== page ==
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I have seen Class.forName() causes the tenured generation got filled. I suspect something JVM does internally will move the ClassLoader objects to tenured generation. For example, the following code:

public class Test  {
    public static void main(String[] args) throws Exception {
        for (int i=0 ;i<30000;i++) {
    private static void test() throws Exception {
        MyClassLoader cl = new MyClassLoader();
        Class.forName("java.lang.String", false, cl);

public class MyClassLoader extends ClassLoader {}

will output gc log:

[GC [DefNew: 512K->64K(576K), 0.0041095 secs] 512K->344K(1984K), 0.0042064 secs]
[GC [DefNew: 576K->64K(576K), 0.0032096 secs] 856K->682K(1984K), 0.0032937 secs]
[GC [DefNew: 575K->63K(576K), 0.0032085 secs] 1194K->1021K(1984K), 0.0033686 secs]
[GC [DefNew: 575K->64K(576K), 0.0025146 secs] 1533K->1359K(1984K), 0.0026305 secs]
[GC [DefNew: 576K->64K(576K), 0.0025942 secs][Tenured: 1634K->166K(1664K), 0.0169541 secs] 1871K->166K(2240K), 0.0197106 secs]
[GC [DefNew: 512K->64K(576K), 0.0019209 secs] 678K->505K(1984K), 0.0020053 secs]
[GC [DefNew: 576K->63K(576K), 0.0022846 secs] 1017K->844K(1984K), 0.0024271 secs]
[GC [DefNew: 575K->63K(576K), 0.0023358 secs] 1356K->1182K(1984K), 0.0024235 secs]
[GC [DefNew: 575K->64K(576K), 0.0025660 secs][Tenured: 1457K->166K(1536K), 0.0136841 secs] 1694K->166K(2112K), 0.0164004 secs]

If change the Class.forName to loadClass:

private static void test() throws Exception {
    MyClassLoader cl = new MyClassLoader();
    //Class.forName("java.lang.String", false, cl);

then gc output will be:

[GC [DefNew: 512K->63K(576K), 0.0028769 secs] 512K->138K(1984K), 0.0029627 secs]
[GC [DefNew: 575K->0K(576K), 0.0009856 secs] 650K->138K(1984K), 0.0010711 secs]
[GC [DefNew: 512K->0K(576K), 0.0006255 secs] 650K->138K(1984K), 0.0007062 secs]
[GC [DefNew: 512K->0K(576K), 0.0002065 secs] 650K->138K(1984K), 0.0002861 secs]
[GC [DefNew: 512K->0K(576K), 0.0001936 secs] 650K->138K(1984K), 0.0002674 secs]
[GC [DefNew: 512K->0K(576K), 0.0002045 secs] 650K->138K(1984K), 0.0002796 secs]
[GC [DefNew: 512K->0K(576K), 0.0001704 secs] 650K->138K(1984K), 0.0002481 secs]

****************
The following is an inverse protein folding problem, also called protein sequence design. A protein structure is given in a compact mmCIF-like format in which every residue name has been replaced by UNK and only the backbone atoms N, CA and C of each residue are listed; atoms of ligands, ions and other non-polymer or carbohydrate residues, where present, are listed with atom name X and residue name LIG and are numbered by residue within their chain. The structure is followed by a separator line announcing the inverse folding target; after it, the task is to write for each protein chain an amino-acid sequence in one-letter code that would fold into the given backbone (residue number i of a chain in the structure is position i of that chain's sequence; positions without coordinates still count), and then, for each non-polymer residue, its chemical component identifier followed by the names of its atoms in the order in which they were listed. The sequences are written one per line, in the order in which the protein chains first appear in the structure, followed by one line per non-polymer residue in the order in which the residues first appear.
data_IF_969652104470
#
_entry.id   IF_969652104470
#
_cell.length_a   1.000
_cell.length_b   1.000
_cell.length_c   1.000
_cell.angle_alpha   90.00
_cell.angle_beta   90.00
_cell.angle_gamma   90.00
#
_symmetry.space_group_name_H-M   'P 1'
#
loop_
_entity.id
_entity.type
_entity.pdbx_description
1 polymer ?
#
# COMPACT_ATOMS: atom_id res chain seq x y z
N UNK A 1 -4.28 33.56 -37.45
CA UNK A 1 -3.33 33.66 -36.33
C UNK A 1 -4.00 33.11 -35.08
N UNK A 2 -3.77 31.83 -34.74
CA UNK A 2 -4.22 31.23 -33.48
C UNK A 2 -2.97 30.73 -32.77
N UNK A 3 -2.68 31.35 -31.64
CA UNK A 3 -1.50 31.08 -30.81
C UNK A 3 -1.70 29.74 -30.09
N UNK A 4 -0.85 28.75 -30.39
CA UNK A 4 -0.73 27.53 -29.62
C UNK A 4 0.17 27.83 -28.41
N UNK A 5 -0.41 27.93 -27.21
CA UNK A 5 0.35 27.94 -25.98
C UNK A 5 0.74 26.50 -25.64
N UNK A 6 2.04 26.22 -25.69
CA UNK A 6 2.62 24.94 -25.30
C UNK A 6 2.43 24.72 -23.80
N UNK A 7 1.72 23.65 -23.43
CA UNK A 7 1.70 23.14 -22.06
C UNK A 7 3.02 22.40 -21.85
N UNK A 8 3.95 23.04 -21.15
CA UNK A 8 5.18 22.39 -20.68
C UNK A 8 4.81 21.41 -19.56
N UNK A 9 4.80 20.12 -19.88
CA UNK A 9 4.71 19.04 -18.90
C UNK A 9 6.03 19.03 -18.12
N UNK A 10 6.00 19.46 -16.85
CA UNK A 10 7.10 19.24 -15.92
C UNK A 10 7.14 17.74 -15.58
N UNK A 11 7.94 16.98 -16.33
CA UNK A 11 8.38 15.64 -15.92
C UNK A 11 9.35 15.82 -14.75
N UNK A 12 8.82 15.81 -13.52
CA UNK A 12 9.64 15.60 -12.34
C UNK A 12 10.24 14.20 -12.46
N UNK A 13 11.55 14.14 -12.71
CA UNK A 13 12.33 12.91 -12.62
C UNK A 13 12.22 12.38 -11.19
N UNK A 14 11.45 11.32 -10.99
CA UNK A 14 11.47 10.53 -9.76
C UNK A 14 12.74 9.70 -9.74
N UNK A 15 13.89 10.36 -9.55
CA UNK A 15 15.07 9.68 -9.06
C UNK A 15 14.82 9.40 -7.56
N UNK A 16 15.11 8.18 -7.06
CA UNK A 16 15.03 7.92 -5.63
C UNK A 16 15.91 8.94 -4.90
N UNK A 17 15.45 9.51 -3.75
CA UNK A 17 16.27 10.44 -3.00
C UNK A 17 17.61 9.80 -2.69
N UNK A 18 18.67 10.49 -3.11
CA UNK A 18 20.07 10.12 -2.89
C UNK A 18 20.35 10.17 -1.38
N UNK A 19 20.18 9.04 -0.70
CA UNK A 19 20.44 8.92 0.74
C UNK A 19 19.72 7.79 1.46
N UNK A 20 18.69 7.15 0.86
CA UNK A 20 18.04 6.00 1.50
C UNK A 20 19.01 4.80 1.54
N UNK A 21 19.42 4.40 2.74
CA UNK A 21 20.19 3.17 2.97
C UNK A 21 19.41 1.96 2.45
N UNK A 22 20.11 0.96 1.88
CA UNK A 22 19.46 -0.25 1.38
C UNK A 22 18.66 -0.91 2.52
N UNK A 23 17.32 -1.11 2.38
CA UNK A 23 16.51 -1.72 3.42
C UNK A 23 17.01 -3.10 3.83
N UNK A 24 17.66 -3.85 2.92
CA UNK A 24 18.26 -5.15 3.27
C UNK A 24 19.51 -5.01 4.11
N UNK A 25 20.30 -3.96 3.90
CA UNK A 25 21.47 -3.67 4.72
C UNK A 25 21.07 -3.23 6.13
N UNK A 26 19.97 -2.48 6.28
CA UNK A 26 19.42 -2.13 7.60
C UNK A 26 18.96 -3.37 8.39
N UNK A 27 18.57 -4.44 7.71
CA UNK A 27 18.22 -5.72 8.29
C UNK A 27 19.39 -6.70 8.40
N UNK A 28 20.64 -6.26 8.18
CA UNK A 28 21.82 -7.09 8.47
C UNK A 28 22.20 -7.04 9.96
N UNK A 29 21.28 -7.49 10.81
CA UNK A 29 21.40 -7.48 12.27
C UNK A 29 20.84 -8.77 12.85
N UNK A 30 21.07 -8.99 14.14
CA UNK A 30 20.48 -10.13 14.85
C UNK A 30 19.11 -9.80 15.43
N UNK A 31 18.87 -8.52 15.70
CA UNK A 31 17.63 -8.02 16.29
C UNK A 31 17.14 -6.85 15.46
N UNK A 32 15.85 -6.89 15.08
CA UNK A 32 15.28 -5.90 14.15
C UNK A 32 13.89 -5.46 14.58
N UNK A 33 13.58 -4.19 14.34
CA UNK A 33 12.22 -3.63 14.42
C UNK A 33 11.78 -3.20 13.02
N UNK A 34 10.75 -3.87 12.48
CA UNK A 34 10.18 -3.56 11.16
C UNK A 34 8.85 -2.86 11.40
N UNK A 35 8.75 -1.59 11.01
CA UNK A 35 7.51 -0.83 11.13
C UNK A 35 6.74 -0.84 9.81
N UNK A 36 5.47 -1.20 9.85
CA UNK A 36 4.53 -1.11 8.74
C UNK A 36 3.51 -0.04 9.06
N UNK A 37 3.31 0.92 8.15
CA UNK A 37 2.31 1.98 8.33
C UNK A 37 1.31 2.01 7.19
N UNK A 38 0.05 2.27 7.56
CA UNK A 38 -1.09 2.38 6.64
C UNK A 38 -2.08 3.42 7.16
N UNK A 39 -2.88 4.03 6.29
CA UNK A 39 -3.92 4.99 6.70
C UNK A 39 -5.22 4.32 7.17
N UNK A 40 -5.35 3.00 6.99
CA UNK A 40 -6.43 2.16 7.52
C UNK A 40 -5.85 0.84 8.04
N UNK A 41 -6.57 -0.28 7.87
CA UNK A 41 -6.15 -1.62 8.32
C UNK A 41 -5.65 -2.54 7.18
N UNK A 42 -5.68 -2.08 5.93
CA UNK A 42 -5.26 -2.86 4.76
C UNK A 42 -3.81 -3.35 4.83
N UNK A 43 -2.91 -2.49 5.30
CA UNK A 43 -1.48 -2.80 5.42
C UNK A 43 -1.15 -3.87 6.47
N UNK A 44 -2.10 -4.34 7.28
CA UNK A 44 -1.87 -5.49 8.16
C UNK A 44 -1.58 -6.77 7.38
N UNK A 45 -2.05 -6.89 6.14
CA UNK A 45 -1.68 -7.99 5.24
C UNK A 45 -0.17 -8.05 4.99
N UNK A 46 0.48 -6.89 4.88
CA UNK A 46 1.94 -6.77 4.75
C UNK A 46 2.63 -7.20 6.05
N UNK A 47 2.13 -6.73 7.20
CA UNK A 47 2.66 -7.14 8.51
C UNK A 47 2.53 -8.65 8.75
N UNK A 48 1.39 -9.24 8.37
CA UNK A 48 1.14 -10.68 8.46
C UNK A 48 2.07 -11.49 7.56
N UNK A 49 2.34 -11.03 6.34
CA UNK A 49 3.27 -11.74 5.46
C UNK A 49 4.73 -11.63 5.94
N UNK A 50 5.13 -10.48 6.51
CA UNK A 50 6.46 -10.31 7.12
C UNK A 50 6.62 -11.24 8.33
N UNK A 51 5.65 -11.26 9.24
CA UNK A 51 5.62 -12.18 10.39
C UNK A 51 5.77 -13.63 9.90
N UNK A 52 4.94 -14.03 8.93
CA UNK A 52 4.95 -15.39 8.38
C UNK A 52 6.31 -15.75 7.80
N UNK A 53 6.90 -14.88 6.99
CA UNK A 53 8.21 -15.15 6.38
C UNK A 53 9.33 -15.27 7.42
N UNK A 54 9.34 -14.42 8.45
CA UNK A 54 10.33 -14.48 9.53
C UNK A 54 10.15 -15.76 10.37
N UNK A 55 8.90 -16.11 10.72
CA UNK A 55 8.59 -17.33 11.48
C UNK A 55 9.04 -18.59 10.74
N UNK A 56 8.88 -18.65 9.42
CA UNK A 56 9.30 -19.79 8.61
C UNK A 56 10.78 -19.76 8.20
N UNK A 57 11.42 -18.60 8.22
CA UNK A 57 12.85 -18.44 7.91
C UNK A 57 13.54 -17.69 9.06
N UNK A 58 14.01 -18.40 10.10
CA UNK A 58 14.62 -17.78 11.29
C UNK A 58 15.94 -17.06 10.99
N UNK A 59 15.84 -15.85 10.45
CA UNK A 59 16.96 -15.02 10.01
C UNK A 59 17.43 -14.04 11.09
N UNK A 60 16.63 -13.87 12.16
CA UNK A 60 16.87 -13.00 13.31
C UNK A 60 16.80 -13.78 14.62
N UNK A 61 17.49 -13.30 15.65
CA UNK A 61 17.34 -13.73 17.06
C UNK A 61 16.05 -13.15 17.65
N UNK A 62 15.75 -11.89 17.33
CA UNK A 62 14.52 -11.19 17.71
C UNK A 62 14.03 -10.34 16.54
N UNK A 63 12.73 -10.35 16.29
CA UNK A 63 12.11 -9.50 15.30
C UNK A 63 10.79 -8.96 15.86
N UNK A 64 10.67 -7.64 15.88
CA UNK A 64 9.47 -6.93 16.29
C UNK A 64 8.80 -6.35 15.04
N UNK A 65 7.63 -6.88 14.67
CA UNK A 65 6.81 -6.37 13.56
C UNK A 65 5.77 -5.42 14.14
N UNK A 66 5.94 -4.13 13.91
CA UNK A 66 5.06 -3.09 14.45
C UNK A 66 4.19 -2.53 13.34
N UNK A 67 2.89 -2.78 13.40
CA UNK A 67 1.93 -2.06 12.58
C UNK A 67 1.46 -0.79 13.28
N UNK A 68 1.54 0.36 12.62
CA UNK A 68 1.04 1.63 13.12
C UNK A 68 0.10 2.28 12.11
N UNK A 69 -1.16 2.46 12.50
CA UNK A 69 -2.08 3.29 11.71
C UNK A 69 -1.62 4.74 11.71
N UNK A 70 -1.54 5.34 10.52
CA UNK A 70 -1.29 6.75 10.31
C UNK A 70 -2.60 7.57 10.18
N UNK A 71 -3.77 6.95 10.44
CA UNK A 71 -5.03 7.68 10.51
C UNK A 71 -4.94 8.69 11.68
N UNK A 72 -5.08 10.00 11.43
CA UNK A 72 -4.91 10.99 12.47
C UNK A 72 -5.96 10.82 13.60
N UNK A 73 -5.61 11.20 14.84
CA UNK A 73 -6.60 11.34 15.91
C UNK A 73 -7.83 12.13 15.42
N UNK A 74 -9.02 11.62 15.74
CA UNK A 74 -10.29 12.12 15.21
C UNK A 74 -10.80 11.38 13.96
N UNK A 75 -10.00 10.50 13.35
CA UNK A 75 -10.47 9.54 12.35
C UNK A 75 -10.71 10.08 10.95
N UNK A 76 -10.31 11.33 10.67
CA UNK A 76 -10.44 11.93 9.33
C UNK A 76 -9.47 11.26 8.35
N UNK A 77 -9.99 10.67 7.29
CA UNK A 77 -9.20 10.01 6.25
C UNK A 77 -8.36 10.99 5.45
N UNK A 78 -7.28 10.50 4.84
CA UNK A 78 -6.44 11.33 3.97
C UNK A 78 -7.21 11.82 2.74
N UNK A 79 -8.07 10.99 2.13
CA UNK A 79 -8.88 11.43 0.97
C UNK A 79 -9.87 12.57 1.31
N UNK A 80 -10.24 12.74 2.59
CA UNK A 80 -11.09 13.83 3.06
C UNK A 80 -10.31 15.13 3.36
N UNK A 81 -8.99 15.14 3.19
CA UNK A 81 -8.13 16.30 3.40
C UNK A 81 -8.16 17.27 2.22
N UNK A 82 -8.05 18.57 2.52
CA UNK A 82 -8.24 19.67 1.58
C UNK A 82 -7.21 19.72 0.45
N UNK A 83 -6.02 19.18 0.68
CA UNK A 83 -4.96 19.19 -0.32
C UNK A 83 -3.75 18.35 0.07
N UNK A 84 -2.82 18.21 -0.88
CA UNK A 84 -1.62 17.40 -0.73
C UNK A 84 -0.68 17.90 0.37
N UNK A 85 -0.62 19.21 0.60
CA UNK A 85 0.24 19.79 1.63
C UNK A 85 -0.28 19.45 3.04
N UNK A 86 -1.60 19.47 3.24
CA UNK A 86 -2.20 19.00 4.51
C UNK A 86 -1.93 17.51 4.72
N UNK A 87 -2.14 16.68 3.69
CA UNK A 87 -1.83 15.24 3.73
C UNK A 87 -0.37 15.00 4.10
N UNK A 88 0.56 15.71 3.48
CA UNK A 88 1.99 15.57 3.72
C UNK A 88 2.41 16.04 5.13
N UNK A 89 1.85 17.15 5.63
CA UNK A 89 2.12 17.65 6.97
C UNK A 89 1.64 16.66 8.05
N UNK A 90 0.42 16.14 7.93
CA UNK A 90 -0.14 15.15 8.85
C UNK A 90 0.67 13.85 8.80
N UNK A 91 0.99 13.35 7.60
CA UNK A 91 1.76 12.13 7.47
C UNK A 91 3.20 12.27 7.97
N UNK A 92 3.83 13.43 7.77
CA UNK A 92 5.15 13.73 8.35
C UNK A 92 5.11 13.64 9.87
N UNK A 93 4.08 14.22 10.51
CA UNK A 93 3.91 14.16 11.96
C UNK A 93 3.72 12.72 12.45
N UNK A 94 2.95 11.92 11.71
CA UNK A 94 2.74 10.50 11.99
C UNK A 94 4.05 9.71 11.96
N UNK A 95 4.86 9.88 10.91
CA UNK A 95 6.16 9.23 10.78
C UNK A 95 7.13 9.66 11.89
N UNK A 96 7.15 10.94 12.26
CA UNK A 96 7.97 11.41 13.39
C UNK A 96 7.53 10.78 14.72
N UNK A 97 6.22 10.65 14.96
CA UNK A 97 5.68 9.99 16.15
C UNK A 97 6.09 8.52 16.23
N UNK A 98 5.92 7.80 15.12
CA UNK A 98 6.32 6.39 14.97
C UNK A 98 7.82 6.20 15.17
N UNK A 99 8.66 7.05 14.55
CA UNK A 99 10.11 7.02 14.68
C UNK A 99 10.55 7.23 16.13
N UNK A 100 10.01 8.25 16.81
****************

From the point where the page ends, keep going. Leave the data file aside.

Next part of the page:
[GC [DefNew: 512K->0K(576K), 0.0002229 secs] 650K->138K(1984K), 0.0003118 secs]

Reproduced in sun jdk1.5 and 1.6. What's happening inside jvm (class load and gc) here?


share|improve this question
For more behavior i noticed, the MyClassLoader objects CAN be gc-ed. But since they fill the tenured generation, it will cause full gc frequently in long time running which is not desired. – leviastan Feb 26 '12 at 5:48

1 Answer 1

You have too small of a sample to really show a definite cause for differences in GC behavior. First of all, your MyClassLoader should not actually load the java.lang.String class because it's already present in the boot class loader. Your ClassLoader objects (and Class objects themselves) should move all the way to the PermGen space, so your guess about them being in the tenured generation is a bit suspect.

Basically, your question "what's going on inside the JVM here" is too generic -- just reading a GC log output doesn't really tell you much since even seemingly trivial differences in code could cause wildly different GC patterns, especially over small test code.

share|improve this answer
The ClassLoader objects are in heap, not PermGen. – leviastan Feb 26 '12 at 7:38
I use visualgc tool to monitor the gc, the PermGen is constantly steady, and the Young and Tenured vary repeatedly. Also by analyzing heap dump with IBM HA tool reveals that there are many MyClassLoader objects in heap (though they're eligible for gc). The test code loads "java.lang.String" intentionally to remove any possible outer impact. So basically i just want to know, in such a simple test case by using Class.forName(), what has happened to get tenured generation filled while loadClass() does not. – leviastan Feb 26 '12 at 7:58

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